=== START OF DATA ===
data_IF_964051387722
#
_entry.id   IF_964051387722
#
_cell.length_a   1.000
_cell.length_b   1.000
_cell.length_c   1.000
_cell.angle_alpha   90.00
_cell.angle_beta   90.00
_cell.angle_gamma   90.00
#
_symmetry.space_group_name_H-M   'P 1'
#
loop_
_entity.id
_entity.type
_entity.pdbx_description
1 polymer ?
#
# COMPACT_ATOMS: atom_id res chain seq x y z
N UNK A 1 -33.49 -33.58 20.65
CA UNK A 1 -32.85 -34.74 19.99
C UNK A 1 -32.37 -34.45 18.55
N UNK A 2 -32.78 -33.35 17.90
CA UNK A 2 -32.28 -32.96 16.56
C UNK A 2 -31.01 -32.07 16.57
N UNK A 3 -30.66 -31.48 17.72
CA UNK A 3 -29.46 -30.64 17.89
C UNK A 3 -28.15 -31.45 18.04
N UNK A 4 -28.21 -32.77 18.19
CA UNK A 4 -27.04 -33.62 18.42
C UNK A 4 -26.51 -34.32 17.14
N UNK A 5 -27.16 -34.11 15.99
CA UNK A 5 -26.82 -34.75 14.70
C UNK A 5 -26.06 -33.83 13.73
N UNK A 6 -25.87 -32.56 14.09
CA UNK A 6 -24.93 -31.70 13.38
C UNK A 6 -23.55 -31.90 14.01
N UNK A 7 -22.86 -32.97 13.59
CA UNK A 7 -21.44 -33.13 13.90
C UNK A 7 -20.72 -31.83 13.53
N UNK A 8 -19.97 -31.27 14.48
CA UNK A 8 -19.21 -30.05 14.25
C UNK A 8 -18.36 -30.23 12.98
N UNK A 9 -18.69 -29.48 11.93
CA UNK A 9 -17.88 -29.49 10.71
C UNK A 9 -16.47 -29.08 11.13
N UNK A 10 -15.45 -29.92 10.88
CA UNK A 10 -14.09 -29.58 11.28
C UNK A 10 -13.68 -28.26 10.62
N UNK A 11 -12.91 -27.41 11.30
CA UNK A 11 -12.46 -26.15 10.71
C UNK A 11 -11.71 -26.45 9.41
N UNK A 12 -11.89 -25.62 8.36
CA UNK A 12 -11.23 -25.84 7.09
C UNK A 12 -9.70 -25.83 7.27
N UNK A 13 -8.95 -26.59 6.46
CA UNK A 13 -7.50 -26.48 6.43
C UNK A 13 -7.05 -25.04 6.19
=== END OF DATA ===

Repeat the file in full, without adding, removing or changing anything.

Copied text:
data_IF_964051387722
#
_entry.id   IF_964051387722
#
_cell.length_a   1.000
_cell.length_b   1.000
_cell.length_c   1.000
_cell.angle_alpha   90.00
_cell.angle_beta   90.00
_cell.angle_gamma   90.00
#
_symmetry.space_group_name_H-M   'P 1'
#
loop_
_entity.id
_entity.type
_entity.pdbx_description
1 polymer ?
#
# COMPACT_ATOMS: atom_id res chain seq x y z
N UNK A 1 -33.49 -33.58 20.65
CA UNK A 1 -32.85 -34.74 19.99
C UNK A 1 -32.37 -34.45 18.55
N UNK A 2 -32.78 -33.35 17.90
CA UNK A 2 -32.28 -32.96 16.56
C UNK A 2 -31.01 -32.07 16.57
N UNK A 3 -30.66 -31.48 17.72
CA UNK A 3 -29.46 -30.64 17.89
C UNK A 3 -28.15 -31.45 18.04
N UNK A 4 -28.21 -32.77 18.19
CA UNK A 4 -27.04 -33.62 18.42
C UNK A 4 -26.51 -34.32 17.14
N UNK A 5 -27.16 -34.11 15.99
CA UNK A 5 -26.82 -34.75 14.70
C UNK A 5 -26.06 -33.83 13.73
N UNK A 6 -25.87 -32.56 14.09
CA UNK A 6 -24.93 -31.70 13.38
C UNK A 6 -23.55 -31.90 14.01
N UNK A 7 -22.86 -32.97 13.59
CA UNK A 7 -21.44 -33.13 13.90
C UNK A 7 -20.72 -31.83 13.53
N UNK A 8 -19.97 -31.27 14.48
CA UNK A 8 -19.21 -30.05 14.25
C UNK A 8 -18.36 -30.23 12.98
N UNK A 9 -18.69 -29.48 11.93
CA UNK A 9 -17.88 -29.49 10.71
C UNK A 9 -16.47 -29.08 11.13
N UNK A 10 -15.45 -29.92 10.88
CA UNK A 10 -14.09 -29.58 11.28
C UNK A 10 -13.68 -28.26 10.62
N UNK A 11 -12.91 -27.41 11.30
CA UNK A 11 -12.46 -26.15 10.71
C UNK A 11 -11.71 -26.45 9.41
N UNK A 12 -11.89 -25.62 8.36
CA UNK A 12 -11.23 -25.84 7.09
C UNK A 12 -9.70 -25.83 7.27
N UNK A 13 -8.95 -26.59 6.46
CA UNK A 13 -7.50 -26.48 6.43
C UNK A 13 -7.05 -25.04 6.19